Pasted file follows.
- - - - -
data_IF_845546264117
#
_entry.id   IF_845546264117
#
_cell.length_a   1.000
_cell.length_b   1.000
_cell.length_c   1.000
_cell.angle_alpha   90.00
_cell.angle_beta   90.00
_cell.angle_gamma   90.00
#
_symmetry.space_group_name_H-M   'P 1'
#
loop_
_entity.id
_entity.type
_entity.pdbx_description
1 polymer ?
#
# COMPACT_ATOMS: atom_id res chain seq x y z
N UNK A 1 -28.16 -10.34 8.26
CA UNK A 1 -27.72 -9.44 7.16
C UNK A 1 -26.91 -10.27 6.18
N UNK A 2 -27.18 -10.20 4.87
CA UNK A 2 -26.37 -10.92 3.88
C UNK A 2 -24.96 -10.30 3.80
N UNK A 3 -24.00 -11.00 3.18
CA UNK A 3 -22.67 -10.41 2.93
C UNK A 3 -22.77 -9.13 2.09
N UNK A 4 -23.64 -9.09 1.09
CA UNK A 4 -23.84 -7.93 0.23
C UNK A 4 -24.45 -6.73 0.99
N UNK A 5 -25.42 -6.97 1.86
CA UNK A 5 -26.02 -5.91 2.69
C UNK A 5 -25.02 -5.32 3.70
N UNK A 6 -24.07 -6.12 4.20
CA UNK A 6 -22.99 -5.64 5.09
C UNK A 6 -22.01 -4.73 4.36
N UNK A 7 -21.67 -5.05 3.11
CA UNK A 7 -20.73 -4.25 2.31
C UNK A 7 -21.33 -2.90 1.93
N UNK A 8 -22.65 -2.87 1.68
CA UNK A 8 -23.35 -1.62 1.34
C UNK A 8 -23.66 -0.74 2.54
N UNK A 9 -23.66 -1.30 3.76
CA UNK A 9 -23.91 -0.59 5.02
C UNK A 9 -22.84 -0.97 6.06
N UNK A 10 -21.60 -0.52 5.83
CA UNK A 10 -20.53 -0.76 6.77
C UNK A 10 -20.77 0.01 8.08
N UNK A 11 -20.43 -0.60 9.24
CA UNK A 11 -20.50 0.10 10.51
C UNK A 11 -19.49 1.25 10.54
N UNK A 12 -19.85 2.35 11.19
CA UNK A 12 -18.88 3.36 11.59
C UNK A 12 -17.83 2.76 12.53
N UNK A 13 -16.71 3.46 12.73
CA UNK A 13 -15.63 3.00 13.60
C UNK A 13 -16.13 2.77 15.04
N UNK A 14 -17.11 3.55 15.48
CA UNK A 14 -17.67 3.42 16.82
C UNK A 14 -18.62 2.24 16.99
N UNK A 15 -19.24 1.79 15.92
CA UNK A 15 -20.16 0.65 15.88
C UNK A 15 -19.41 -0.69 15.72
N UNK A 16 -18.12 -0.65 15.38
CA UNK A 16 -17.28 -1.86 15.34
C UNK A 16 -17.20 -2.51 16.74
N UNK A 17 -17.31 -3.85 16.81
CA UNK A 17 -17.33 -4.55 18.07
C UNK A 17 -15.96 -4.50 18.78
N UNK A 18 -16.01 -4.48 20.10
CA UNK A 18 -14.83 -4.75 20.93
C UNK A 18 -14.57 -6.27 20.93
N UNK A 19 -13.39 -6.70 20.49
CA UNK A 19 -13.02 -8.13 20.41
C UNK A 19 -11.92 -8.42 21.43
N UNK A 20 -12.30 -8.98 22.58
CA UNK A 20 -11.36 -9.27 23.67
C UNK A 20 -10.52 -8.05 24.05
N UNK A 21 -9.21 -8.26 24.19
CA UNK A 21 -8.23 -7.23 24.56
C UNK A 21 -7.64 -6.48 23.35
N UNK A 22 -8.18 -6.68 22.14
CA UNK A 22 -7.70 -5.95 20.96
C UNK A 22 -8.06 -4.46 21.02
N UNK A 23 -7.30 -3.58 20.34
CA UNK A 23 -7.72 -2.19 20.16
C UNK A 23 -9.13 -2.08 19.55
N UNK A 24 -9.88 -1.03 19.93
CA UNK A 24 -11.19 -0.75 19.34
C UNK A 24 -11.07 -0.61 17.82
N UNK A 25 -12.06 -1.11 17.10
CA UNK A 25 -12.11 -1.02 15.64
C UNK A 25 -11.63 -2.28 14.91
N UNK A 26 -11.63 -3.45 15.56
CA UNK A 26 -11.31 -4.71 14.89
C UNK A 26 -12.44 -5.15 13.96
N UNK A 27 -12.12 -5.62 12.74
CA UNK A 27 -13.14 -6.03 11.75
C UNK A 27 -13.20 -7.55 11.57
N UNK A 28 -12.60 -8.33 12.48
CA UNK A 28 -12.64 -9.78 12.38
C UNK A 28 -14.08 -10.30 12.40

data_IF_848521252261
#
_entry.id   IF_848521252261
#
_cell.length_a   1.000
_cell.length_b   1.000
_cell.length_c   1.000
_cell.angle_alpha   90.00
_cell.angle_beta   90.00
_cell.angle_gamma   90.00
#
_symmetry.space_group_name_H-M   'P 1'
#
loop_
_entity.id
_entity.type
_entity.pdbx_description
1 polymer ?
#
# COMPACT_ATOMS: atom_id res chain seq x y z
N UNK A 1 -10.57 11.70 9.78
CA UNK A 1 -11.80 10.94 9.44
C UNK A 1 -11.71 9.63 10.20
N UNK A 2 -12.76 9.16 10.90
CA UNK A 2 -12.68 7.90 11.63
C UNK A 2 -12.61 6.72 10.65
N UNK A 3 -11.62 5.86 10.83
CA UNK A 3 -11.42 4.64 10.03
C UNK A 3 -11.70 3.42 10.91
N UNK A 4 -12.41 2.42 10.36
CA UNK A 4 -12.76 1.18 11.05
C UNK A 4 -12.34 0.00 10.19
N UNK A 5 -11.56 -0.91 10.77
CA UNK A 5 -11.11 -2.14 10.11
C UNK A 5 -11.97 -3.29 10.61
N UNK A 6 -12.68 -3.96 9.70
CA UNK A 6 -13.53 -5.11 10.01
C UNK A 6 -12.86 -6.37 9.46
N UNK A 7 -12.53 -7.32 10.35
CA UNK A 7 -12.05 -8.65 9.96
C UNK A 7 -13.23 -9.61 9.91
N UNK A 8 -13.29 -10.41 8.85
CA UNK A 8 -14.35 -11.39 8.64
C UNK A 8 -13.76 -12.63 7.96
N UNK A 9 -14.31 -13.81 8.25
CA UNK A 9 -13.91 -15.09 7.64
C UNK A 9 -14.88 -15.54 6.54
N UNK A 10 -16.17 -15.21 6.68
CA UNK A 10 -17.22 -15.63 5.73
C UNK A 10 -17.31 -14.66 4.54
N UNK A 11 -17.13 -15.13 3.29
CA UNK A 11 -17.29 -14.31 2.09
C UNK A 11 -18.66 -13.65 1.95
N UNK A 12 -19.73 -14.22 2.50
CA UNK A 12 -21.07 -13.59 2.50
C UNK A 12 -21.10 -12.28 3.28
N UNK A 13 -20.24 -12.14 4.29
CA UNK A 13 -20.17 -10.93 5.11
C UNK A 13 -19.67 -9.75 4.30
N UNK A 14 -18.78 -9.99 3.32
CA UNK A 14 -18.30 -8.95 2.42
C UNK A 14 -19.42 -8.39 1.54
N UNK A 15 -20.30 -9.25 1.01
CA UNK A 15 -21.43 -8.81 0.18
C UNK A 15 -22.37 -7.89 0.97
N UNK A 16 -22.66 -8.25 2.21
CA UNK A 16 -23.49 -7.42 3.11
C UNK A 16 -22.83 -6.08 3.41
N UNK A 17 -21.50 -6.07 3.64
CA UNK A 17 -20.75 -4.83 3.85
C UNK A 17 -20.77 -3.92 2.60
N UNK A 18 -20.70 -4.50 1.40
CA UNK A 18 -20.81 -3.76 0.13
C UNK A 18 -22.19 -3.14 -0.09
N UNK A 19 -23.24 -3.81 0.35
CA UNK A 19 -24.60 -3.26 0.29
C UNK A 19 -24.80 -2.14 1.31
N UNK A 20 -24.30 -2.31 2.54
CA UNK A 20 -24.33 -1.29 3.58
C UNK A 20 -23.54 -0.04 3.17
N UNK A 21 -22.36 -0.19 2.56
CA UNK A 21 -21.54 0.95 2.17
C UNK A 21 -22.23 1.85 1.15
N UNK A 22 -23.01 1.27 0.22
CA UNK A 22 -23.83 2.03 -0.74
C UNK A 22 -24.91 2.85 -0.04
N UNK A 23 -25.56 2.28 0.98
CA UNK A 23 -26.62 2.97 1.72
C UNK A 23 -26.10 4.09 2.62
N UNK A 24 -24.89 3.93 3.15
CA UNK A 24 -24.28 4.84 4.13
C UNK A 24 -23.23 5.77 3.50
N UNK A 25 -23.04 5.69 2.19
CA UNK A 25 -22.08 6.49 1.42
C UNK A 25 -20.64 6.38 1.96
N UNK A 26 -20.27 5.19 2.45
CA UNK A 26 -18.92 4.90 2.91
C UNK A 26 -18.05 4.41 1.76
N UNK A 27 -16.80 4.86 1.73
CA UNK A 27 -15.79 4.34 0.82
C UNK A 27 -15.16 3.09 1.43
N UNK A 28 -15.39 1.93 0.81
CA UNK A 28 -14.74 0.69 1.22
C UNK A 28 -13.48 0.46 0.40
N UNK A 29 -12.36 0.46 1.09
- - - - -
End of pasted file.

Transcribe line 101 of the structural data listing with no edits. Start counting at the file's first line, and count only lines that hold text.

C UNK A 27 -13.20 -7.55 11.57